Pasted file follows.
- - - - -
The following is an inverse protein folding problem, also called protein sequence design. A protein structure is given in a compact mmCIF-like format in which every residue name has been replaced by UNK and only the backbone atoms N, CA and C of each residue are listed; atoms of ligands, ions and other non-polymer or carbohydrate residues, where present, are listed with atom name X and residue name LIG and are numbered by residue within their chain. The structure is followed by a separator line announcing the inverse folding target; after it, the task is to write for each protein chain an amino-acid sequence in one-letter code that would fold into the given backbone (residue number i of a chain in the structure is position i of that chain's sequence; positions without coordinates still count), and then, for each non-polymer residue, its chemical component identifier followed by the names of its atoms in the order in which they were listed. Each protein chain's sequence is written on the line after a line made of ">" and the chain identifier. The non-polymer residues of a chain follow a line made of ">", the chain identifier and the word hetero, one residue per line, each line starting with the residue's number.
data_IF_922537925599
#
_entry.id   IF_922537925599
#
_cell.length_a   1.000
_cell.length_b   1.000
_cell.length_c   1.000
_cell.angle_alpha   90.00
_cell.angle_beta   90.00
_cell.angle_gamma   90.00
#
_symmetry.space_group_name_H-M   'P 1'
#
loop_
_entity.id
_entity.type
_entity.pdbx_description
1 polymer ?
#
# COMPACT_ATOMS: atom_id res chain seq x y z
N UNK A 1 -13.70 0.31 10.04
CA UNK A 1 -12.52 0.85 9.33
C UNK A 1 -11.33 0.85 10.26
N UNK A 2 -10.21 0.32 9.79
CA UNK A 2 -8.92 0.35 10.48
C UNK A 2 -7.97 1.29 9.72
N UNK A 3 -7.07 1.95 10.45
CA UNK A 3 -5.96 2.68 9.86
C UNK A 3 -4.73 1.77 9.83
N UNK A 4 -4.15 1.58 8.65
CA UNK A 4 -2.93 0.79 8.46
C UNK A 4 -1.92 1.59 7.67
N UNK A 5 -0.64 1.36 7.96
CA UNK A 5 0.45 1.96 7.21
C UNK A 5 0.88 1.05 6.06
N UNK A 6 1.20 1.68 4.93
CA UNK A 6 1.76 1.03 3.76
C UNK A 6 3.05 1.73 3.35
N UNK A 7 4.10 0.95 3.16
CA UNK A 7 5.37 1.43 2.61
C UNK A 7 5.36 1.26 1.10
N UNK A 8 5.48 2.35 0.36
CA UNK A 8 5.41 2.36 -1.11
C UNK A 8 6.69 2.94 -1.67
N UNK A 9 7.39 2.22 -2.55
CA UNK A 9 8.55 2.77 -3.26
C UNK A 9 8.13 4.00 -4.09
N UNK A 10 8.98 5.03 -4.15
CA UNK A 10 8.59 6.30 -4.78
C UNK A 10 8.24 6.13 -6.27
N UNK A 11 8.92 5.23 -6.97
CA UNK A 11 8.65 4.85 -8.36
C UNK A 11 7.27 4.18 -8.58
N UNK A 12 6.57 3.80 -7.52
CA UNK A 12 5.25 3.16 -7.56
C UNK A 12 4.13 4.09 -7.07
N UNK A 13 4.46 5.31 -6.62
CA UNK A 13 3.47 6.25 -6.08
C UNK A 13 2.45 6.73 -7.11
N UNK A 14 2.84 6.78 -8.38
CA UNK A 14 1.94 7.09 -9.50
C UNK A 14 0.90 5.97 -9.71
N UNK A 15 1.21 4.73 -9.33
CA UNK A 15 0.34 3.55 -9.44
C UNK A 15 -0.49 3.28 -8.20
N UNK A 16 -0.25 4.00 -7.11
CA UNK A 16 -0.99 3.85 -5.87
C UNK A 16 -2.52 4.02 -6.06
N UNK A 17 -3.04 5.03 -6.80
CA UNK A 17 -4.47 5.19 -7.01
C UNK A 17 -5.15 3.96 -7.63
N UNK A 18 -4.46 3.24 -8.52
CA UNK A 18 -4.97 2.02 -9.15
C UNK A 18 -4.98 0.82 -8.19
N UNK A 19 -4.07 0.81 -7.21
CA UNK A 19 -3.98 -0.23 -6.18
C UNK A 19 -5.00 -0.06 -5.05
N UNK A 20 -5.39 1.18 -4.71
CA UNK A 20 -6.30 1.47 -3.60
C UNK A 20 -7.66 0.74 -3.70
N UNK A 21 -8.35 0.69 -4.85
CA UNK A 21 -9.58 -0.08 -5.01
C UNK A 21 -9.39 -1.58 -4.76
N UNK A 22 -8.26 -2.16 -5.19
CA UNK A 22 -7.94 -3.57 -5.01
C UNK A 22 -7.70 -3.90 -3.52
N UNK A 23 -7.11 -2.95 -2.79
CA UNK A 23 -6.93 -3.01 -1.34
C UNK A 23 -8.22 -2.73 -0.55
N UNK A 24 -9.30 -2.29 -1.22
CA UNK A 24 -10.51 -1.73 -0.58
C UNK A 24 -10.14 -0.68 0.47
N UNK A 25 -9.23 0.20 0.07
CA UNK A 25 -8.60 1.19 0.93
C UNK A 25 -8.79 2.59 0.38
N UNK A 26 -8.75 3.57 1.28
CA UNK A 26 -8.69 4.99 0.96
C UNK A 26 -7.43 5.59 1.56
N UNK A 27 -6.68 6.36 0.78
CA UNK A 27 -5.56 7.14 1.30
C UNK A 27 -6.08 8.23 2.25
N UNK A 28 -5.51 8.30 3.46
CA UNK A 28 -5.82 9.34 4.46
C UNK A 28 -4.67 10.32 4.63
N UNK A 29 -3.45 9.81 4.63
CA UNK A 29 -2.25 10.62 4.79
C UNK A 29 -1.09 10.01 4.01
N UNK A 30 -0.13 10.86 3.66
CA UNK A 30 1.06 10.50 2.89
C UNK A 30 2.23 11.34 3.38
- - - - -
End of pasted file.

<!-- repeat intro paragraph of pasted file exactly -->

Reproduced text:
The following is an inverse protein folding problem, also called protein sequence design. A protein structure is given in a compact mmCIF-like format in which every residue name has been replaced by UNK and only the backbone atoms N, CA and C of each residue are listed; atoms of ligands, ions and other non-polymer or carbohydrate residues, where present, are listed with atom name X and residue name LIG and are numbered by residue within their chain. The structure is followed by a separator line announcing the inverse folding target; after it, the task is to write for each protein chain an amino-acid sequence in one-letter code that would fold into the given backbone (residue number i of a chain in the structure is position i of that chain's sequence; positions without coordinates still count), and then, for each non-polymer residue, its chemical component identifier followed by the names of its atoms in the order in which they were listed. Each protein chain's sequence is written on the line after a line made of ">" and the chain identifier. The non-polymer residues of a chain follow a line made of ">", the chain identifier and the word hetero, one residue per line, each line starting with the residue's number.